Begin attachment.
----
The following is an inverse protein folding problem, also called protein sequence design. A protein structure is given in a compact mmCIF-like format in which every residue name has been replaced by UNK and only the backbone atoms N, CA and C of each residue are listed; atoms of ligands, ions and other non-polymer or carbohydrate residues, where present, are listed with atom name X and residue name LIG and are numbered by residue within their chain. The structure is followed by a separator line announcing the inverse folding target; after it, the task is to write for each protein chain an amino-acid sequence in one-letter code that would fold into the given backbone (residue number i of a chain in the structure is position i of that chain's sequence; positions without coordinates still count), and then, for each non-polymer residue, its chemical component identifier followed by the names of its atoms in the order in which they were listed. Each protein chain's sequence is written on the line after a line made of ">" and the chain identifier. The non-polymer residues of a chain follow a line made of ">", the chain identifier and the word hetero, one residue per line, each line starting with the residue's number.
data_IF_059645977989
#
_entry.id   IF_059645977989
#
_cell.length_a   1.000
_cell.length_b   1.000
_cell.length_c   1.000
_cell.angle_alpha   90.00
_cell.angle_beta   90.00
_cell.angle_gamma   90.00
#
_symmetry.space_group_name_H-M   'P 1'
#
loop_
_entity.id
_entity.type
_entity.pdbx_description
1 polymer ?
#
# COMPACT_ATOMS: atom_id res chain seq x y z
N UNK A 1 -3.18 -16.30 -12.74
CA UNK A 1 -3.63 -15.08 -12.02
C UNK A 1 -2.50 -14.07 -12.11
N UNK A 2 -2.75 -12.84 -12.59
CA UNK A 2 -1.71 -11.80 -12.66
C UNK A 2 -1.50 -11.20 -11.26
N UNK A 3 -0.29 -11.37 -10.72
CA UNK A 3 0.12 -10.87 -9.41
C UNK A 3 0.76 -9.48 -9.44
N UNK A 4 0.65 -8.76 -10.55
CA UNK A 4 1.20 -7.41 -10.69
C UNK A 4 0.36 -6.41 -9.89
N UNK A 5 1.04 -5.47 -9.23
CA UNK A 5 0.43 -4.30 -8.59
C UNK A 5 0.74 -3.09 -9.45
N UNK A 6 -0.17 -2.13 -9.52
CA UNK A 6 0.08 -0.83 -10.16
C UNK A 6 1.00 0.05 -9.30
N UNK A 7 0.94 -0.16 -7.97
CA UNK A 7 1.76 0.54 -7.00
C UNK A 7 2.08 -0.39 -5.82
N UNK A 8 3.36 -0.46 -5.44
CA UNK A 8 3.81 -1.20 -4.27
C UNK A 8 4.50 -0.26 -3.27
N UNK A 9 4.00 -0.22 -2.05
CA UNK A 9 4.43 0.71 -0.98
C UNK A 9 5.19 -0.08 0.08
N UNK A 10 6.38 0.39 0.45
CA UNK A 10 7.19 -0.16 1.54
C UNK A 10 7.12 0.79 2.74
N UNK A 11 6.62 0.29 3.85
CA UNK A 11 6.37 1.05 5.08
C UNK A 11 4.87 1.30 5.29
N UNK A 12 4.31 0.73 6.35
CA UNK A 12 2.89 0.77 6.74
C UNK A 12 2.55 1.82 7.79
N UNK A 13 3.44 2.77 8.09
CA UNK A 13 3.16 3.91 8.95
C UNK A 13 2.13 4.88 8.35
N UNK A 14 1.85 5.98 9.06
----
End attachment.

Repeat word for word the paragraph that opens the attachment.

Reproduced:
The following is an inverse protein folding problem, also called protein sequence design. A protein structure is given in a compact mmCIF-like format in which every residue name has been replaced by UNK and only the backbone atoms N, CA and C of each residue are listed; atoms of ligands, ions and other non-polymer or carbohydrate residues, where present, are listed with atom name X and residue name LIG and are numbered by residue within their chain. The structure is followed by a separator line announcing the inverse folding target; after it, the task is to write for each protein chain an amino-acid sequence in one-letter code that would fold into the given backbone (residue number i of a chain in the structure is position i of that chain's sequence; positions without coordinates still count), and then, for each non-polymer residue, its chemical component identifier followed by the names of its atoms in the order in which they were listed. Each protein chain's sequence is written on the line after a line made of ">" and the chain identifier. The non-polymer residues of a chain follow a line made of ">", the chain identifier and the word hetero, one residue per line, each line starting with the residue's number.